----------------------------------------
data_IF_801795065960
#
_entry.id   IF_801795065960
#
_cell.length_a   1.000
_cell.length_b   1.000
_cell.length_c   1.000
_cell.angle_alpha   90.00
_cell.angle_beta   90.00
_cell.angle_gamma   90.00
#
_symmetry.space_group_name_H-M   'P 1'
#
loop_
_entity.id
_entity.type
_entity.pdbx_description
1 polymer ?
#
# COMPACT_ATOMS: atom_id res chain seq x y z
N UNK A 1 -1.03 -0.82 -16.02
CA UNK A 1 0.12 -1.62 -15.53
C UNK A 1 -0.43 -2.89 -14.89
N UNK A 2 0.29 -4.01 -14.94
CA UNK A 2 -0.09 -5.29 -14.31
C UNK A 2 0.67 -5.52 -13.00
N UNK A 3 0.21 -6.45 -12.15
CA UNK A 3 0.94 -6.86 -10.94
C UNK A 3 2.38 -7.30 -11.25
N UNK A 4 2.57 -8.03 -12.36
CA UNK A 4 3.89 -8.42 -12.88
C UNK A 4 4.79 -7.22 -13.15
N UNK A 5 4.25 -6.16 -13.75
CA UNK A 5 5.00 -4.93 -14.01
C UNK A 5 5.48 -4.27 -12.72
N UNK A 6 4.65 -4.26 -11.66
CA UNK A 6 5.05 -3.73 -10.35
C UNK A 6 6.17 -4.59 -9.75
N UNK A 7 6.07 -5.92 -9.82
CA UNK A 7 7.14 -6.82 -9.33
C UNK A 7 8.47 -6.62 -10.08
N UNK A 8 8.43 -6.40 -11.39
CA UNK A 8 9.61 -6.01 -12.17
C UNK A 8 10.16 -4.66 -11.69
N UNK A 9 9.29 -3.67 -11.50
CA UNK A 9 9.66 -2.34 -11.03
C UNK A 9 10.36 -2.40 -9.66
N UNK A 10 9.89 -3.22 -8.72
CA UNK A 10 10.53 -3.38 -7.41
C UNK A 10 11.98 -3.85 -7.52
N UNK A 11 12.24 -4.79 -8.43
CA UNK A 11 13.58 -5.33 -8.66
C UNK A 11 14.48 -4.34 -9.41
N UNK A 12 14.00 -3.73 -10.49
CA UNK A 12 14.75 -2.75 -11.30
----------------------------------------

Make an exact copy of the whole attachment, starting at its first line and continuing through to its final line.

data_IF_801795065960
#
_entry.id   IF_801795065960
#
_cell.length_a   1.000
_cell.length_b   1.000
_cell.length_c   1.000
_cell.angle_alpha   90.00
_cell.angle_beta   90.00
_cell.angle_gamma   90.00
#
_symmetry.space_group_name_H-M   'P 1'
#
loop_
_entity.id
_entity.type
_entity.pdbx_description
1 polymer ?
#
# COMPACT_ATOMS: atom_id res chain seq x y z
N UNK A 1 -1.03 -0.82 -16.02
CA UNK A 1 0.12 -1.62 -15.53
C UNK A 1 -0.43 -2.89 -14.89
N UNK A 2 0.29 -4.01 -14.94
CA UNK A 2 -0.09 -5.29 -14.31
C UNK A 2 0.67 -5.52 -13.00
N UNK A 3 0.21 -6.45 -12.15
CA UNK A 3 0.94 -6.86 -10.94
C UNK A 3 2.38 -7.30 -11.25
N UNK A 4 2.57 -8.03 -12.36
CA UNK A 4 3.89 -8.42 -12.88
C UNK A 4 4.79 -7.22 -13.15
N UNK A 5 4.25 -6.16 -13.75
CA UNK A 5 5.00 -4.93 -14.01
C UNK A 5 5.48 -4.27 -12.72
N UNK A 6 4.65 -4.26 -11.66
CA UNK A 6 5.05 -3.73 -10.35
C UNK A 6 6.17 -4.59 -9.75
N UNK A 7 6.07 -5.92 -9.82
CA UNK A 7 7.14 -6.82 -9.33
C UNK A 7 8.47 -6.62 -10.08
N UNK A 8 8.43 -6.40 -11.39
CA UNK A 8 9.61 -6.01 -12.17
C UNK A 8 10.16 -4.66 -11.69
N UNK A 9 9.29 -3.67 -11.50
CA UNK A 9 9.66 -2.34 -11.03
C UNK A 9 10.36 -2.40 -9.66
N UNK A 10 9.89 -3.22 -8.72
CA UNK A 10 10.53 -3.38 -7.41
C UNK A 10 11.98 -3.85 -7.52
N UNK A 11 12.24 -4.79 -8.43
CA UNK A 11 13.58 -5.33 -8.66
C UNK A 11 14.48 -4.34 -9.41
N UNK A 12 14.00 -3.73 -10.49
CA UNK A 12 14.75 -2.75 -11.30